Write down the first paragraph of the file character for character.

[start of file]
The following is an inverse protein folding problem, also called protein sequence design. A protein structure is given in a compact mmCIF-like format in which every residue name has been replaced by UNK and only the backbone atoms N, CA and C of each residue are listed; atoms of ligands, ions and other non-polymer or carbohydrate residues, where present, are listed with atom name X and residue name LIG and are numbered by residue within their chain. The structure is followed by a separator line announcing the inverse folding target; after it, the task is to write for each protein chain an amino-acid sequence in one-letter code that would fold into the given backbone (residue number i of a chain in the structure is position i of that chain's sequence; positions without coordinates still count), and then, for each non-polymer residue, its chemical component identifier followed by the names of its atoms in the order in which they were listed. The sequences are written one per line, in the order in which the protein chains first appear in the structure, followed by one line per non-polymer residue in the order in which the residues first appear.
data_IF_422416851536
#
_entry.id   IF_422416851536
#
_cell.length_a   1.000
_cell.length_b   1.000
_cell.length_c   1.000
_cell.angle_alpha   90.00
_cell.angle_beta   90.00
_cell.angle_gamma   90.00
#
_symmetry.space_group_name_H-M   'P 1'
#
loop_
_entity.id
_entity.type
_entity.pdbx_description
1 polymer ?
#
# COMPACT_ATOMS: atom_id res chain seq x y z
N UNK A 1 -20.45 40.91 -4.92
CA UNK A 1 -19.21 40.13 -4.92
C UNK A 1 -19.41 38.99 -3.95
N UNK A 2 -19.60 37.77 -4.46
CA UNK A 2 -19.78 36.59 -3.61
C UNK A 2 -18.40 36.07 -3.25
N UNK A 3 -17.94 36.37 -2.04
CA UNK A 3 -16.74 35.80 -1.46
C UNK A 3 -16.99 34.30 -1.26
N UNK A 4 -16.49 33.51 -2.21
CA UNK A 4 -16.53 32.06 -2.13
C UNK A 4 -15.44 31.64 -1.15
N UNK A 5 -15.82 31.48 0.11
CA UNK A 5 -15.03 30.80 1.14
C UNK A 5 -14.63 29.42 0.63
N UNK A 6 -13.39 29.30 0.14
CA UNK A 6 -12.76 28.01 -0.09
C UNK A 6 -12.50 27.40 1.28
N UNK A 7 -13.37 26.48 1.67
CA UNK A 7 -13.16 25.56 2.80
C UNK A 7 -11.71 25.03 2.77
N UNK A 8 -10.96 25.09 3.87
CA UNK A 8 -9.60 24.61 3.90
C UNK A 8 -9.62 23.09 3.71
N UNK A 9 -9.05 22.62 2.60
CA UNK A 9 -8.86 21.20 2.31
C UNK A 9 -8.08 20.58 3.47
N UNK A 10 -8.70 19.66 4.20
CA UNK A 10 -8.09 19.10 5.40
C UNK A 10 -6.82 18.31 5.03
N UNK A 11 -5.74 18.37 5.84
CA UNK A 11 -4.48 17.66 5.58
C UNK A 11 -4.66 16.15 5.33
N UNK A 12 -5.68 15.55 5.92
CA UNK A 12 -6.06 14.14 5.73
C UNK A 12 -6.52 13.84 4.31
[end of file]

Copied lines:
The following is an inverse protein folding problem, also called protein sequence design. A protein structure is given in a compact mmCIF-like format in which every residue name has been replaced by UNK and only the backbone atoms N, CA and C of each residue are listed; atoms of ligands, ions and other non-polymer or carbohydrate residues, where present, are listed with atom name X and residue name LIG and are numbered by residue within their chain. The structure is followed by a separator line announcing the inverse folding target; after it, the task is to write for each protein chain an amino-acid sequence in one-letter code that would fold into the given backbone (residue number i of a chain in the structure is position i of that chain's sequence; positions without coordinates still count), and then, for each non-polymer residue, its chemical component identifier followed by the names of its atoms in the order in which they were listed. The sequences are written one per line, in the order in which the protein chains first appear in the structure, followed by one line per non-polymer residue in the order in which the residues first appear.